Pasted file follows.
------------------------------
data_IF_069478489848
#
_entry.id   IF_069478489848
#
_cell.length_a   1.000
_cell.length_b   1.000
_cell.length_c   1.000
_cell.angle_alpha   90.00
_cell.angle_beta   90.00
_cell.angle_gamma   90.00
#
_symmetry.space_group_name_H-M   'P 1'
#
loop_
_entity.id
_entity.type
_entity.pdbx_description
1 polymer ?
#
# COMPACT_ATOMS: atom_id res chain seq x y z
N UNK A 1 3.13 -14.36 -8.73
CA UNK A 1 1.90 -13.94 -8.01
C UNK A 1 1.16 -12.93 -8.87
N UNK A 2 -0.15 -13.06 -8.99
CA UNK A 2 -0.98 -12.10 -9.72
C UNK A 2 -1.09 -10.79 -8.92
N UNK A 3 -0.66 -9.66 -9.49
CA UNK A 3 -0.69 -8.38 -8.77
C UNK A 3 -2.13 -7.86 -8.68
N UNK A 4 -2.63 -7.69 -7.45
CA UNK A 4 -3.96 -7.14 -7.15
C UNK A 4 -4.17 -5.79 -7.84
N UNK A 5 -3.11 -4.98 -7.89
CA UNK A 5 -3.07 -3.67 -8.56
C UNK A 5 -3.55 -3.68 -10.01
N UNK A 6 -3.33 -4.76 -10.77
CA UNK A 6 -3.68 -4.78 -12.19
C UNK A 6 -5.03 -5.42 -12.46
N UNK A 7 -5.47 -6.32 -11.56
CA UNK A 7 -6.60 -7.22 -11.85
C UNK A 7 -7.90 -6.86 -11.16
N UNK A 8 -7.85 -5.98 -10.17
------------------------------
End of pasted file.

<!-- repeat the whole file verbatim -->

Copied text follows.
data_IF_069478489848
#
_entry.id   IF_069478489848
#
_cell.length_a   1.000
_cell.length_b   1.000
_cell.length_c   1.000
_cell.angle_alpha   90.00
_cell.angle_beta   90.00
_cell.angle_gamma   90.00
#
_symmetry.space_group_name_H-M   'P 1'
#
loop_
_entity.id
_entity.type
_entity.pdbx_description
1 polymer ?
#
# COMPACT_ATOMS: atom_id res chain seq x y z
N UNK A 1 3.13 -14.36 -8.73
CA UNK A 1 1.90 -13.94 -8.01
C UNK A 1 1.16 -12.93 -8.87
N UNK A 2 -0.15 -13.06 -8.99
CA UNK A 2 -0.98 -12.10 -9.72
C UNK A 2 -1.09 -10.79 -8.92
N UNK A 3 -0.66 -9.66 -9.49
CA UNK A 3 -0.69 -8.38 -8.77
C UNK A 3 -2.13 -7.86 -8.68
N UNK A 4 -2.63 -7.69 -7.45
CA UNK A 4 -3.96 -7.14 -7.15
C UNK A 4 -4.17 -5.79 -7.84
N UNK A 5 -3.11 -4.98 -7.89
CA UNK A 5 -3.07 -3.67 -8.56
C UNK A 5 -3.55 -3.68 -10.01
N UNK A 6 -3.33 -4.76 -10.77
CA UNK A 6 -3.68 -4.78 -12.19
C UNK A 6 -5.03 -5.42 -12.46
N UNK A 7 -5.47 -6.32 -11.56
CA UNK A 7 -6.60 -7.22 -11.85
C UNK A 7 -7.90 -6.86 -11.16
N UNK A 8 -7.85 -5.98 -10.17